Forget the Alamo
Every nation needs its creation myth, and since Texas was a nation before it was a state, it's no surprise that its myths bite deep. There's no piece of history more important to Texans than the Battle of the Alamo, when Davy Crockett and a band of rebels went down in a blaze of glory fighting for independence from Mexico, losing the battle but setting Texas up to win the war. However, that version of events, as Forget the Alamo definitively shows, owes more to fantasy than reality. Just as the site of the Alamo was left in ruins for decades, its story was forgotten and twisted over time, with the contributions of Tejanos--Texans of Mexican origin, who fought alongside the Anglo rebels--scrubbed from the record, and the origin of the conflict over Mexico's push to abolish slavery papered over. Forget the Alamo provocatively explains the true story of the battle against the backdrop of Texas's struggle for independence, then shows how the sausage of myth got made in the Jim Crow South of the late nineteenth and early twentieth century. As uncomfortable as it may be to hear for some, celebrating the Alamo has long had an echo of celebrating whiteness.
In the past forty-some years, waves of revisionists have come at this topic, and at times have made real progress toward a more nuanced and inclusive story that doesn't alienate anyone. But we are not living in one of those times; the fight over the Alamo's meaning has become more pitched than ever in the past few years, even violent, as Texas's future begins to look more and more different from its past. It's the perfect time for a wise and generous-spirited book that shines the bright light of the truth into a place that's gotten awfully dark.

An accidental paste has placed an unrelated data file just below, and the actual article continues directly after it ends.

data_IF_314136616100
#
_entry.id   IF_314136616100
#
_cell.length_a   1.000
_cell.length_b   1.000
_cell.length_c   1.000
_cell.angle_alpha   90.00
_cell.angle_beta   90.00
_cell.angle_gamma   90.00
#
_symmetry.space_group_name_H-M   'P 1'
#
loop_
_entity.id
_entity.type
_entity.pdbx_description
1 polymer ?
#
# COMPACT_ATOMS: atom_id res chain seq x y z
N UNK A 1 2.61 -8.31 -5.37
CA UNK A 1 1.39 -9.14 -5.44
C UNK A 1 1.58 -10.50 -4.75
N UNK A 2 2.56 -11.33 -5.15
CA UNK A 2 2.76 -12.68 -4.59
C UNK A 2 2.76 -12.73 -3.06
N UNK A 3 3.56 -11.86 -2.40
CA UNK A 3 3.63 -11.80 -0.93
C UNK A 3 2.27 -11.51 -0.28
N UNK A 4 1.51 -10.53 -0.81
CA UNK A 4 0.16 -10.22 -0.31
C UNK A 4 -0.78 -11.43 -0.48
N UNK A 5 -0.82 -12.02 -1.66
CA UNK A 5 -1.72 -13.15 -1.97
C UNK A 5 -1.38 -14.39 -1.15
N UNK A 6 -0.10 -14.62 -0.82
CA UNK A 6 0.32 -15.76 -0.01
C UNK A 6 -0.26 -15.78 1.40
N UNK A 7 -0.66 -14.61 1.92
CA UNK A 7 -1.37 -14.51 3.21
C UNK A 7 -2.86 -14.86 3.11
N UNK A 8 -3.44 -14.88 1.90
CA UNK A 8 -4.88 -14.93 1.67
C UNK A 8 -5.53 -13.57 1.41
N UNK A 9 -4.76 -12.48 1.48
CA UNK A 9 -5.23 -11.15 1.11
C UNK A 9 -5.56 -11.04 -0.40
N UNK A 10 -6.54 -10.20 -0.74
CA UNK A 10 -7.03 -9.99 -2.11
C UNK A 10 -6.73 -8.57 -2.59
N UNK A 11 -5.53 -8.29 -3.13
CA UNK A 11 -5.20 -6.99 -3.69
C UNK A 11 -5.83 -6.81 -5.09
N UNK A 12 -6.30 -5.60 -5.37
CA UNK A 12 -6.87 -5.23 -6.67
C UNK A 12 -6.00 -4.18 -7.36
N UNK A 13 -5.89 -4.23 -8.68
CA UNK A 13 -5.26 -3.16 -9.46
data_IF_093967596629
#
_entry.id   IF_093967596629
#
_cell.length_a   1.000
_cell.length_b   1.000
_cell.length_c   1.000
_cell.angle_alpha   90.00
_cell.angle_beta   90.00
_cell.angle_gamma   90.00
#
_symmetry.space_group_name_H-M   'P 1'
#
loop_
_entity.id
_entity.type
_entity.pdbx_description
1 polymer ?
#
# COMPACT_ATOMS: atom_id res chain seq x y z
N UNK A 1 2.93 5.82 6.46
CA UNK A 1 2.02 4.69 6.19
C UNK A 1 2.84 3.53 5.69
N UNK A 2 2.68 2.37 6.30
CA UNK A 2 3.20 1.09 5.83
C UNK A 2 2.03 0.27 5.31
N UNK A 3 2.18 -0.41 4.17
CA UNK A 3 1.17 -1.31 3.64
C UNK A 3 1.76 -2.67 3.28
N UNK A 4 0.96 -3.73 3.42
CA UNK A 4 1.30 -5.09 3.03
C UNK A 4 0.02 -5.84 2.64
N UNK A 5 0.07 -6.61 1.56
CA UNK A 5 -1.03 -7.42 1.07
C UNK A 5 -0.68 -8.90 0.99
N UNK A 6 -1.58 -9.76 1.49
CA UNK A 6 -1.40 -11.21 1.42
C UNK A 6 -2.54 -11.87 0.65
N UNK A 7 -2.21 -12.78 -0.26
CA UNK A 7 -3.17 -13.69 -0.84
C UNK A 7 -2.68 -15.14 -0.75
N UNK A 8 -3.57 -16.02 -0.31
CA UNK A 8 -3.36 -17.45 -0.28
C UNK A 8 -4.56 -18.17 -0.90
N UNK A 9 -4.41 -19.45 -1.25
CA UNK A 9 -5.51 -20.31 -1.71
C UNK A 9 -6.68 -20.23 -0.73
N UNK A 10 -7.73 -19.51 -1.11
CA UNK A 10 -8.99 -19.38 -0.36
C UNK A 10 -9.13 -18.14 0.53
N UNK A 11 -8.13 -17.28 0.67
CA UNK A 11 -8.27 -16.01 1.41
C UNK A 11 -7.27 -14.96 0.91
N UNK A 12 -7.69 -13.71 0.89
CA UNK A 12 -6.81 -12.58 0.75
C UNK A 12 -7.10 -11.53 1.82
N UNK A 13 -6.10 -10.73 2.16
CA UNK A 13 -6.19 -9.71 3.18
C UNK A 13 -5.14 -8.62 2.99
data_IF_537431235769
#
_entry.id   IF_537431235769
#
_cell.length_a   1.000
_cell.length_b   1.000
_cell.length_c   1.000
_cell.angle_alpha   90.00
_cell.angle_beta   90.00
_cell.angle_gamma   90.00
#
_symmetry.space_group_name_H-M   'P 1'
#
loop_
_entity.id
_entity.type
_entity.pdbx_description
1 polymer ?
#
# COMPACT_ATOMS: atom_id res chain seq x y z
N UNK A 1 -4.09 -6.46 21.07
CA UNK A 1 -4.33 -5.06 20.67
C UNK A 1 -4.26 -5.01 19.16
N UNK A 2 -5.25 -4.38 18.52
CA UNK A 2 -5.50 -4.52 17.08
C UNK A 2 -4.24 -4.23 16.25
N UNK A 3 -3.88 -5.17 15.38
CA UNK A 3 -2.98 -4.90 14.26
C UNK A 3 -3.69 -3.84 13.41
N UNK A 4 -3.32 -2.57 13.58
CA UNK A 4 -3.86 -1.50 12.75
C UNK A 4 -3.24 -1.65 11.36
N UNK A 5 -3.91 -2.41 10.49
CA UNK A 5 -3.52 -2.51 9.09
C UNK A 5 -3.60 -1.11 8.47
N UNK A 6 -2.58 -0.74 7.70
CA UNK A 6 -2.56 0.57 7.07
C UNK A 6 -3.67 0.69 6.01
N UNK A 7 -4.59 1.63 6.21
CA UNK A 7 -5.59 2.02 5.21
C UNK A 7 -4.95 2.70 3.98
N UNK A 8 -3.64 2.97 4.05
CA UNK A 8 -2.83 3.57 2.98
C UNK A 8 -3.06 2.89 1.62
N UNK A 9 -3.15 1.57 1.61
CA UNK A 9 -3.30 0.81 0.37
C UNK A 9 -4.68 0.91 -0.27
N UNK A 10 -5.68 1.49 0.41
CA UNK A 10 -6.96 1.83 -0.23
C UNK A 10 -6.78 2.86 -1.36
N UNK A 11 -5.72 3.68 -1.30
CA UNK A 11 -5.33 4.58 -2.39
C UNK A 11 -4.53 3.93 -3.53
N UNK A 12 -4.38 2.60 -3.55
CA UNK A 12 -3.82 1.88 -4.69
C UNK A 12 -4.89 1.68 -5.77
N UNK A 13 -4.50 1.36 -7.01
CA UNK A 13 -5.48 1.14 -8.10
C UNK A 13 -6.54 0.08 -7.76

About our speaker:
Jason Stanford is a writer whose bylines have appeared in Texas Monthly, the Texas Tribune, Texas Highways, the Texas Observer, as well as many publications that have nothing whatsoever to do with Texas. Together with Bryan Burrough and Chris Tomlinson, he co-wrote the New York Times-best selling
The former communications director for Austin Mayor Steve Adler, in 2018 he was named by Austin Monthly “Best Man Behind the Curtain." Jason is also credited with writing the Mayor’s widely circulated response to a critic of an all-female screening in Austin of the movie Wonder Woman and with instigating a breakfast taco war with San Antonio that ended without a single egg being broken.
A former political consultant for more than 200 campaigns in 40 states, Stanford contributed a regular column to the Austin American-Statesman, wrote a nationally syndicated column, and in 2011 co-wrote with James Moore Adios, Mofo: Why Rick Perry Will Make America Miss George W. Bush. Currently, publishes a Substack newsletter called The Experiment and is the chief of communications and community engagement for Austin ISD.
Stanford majored in Russian at Lewis & Clark College which led in 1992 to editing the Moscow Guardian, an English-language expatriate tabloid and working as a researcher for the Los Angeles Times bureau.
6:50am - Coffee & Networking
7:10am - Breakfast Buffet
7:25am - Introductions & Announcements
7:50am - Speaker Introduction
8:20am - Q&A
8:30am - Have a wonderful Wednesday!
Directions and Parking
Breakfast Fees & Policy